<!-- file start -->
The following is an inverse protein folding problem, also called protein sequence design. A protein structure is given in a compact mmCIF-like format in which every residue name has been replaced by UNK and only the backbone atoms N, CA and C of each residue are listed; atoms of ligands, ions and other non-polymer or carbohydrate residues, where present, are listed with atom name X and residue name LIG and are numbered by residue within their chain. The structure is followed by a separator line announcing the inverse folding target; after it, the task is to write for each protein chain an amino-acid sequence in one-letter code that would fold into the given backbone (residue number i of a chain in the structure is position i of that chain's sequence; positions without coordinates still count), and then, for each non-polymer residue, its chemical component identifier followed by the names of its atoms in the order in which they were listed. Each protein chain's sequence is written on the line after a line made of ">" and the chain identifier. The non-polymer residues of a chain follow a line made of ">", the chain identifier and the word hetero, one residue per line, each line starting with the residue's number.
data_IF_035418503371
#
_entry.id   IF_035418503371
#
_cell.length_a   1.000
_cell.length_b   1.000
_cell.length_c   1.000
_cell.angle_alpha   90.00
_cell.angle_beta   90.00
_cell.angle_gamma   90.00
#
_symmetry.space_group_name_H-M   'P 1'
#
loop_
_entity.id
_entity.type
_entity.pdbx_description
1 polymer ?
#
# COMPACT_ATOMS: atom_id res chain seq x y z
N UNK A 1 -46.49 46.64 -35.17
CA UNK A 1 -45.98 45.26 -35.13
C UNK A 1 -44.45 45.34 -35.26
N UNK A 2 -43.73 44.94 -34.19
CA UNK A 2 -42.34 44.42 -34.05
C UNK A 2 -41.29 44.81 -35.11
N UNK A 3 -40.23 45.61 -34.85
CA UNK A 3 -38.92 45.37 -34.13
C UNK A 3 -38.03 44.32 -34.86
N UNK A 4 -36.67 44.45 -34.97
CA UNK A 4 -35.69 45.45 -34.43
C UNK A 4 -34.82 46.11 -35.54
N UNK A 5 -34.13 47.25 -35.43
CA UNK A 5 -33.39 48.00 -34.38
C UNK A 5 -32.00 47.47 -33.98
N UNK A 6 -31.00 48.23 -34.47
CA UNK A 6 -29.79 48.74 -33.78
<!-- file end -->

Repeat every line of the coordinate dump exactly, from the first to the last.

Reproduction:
The following is an inverse protein folding problem, also called protein sequence design. A protein structure is given in a compact mmCIF-like format in which every residue name has been replaced by UNK and only the backbone atoms N, CA and C of each residue are listed; atoms of ligands, ions and other non-polymer or carbohydrate residues, where present, are listed with atom name X and residue name LIG and are numbered by residue within their chain. The structure is followed by a separator line announcing the inverse folding target; after it, the task is to write for each protein chain an amino-acid sequence in one-letter code that would fold into the given backbone (residue number i of a chain in the structure is position i of that chain's sequence; positions without coordinates still count), and then, for each non-polymer residue, its chemical component identifier followed by the names of its atoms in the order in which they were listed. Each protein chain's sequence is written on the line after a line made of ">" and the chain identifier. The non-polymer residues of a chain follow a line made of ">", the chain identifier and the word hetero, one residue per line, each line starting with the residue's number.
data_IF_035418503371
#
_entry.id   IF_035418503371
#
_cell.length_a   1.000
_cell.length_b   1.000
_cell.length_c   1.000
_cell.angle_alpha   90.00
_cell.angle_beta   90.00
_cell.angle_gamma   90.00
#
_symmetry.space_group_name_H-M   'P 1'
#
loop_
_entity.id
_entity.type
_entity.pdbx_description
1 polymer ?
#
# COMPACT_ATOMS: atom_id res chain seq x y z
N UNK A 1 -46.49 46.64 -35.17
CA UNK A 1 -45.98 45.26 -35.13
C UNK A 1 -44.45 45.34 -35.26
N UNK A 2 -43.73 44.94 -34.19
CA UNK A 2 -42.34 44.42 -34.05
C UNK A 2 -41.29 44.81 -35.11
N UNK A 3 -40.23 45.61 -34.85
CA UNK A 3 -38.92 45.37 -34.13
C UNK A 3 -38.03 44.32 -34.86
N UNK A 4 -36.67 44.45 -34.97
CA UNK A 4 -35.69 45.45 -34.43
C UNK A 4 -34.82 46.11 -35.54
N UNK A 5 -34.13 47.25 -35.43
CA UNK A 5 -33.39 48.00 -34.38
C UNK A 5 -32.00 47.47 -33.98
N UNK A 6 -31.00 48.23 -34.47
CA UNK A 6 -29.79 48.74 -33.78